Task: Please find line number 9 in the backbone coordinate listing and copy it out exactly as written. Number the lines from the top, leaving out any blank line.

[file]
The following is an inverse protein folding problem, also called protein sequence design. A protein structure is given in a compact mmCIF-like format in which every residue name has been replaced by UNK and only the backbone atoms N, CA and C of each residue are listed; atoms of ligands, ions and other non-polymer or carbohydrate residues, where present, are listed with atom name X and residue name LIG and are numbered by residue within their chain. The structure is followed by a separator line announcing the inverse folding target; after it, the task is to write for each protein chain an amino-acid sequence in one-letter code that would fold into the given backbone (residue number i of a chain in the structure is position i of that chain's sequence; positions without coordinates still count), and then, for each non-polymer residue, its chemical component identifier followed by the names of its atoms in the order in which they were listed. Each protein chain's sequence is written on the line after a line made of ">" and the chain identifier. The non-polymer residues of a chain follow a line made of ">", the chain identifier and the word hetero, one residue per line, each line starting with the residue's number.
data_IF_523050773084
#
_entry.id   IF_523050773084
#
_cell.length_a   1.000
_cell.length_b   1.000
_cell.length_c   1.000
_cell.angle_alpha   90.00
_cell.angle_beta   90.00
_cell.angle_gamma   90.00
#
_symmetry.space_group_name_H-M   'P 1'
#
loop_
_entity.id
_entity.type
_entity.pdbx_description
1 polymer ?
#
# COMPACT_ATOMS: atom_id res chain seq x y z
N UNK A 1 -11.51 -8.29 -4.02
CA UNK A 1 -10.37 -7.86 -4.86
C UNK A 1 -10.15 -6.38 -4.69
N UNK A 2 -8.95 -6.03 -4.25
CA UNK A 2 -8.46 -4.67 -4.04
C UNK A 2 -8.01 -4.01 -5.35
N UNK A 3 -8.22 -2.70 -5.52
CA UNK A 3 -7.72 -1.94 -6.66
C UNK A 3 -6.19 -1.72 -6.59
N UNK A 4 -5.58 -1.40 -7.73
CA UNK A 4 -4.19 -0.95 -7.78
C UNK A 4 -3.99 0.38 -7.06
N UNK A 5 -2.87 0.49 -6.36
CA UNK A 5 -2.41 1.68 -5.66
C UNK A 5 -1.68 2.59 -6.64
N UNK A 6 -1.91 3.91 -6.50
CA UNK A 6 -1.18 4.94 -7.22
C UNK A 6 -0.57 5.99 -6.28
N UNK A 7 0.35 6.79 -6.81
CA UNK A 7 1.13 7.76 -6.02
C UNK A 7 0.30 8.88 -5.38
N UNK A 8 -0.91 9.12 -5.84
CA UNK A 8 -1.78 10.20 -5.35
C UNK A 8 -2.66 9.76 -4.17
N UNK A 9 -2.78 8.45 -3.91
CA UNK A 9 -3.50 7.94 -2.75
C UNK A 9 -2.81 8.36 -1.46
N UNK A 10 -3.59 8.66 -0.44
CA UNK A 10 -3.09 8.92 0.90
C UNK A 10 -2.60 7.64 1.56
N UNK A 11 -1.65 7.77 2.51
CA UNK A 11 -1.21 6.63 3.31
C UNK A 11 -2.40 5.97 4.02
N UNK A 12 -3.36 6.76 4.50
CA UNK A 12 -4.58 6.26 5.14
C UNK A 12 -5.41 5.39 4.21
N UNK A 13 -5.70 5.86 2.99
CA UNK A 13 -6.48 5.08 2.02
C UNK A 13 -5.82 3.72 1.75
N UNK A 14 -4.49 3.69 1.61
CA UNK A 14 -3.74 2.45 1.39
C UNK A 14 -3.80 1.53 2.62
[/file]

_cell.angle_alpha   90.00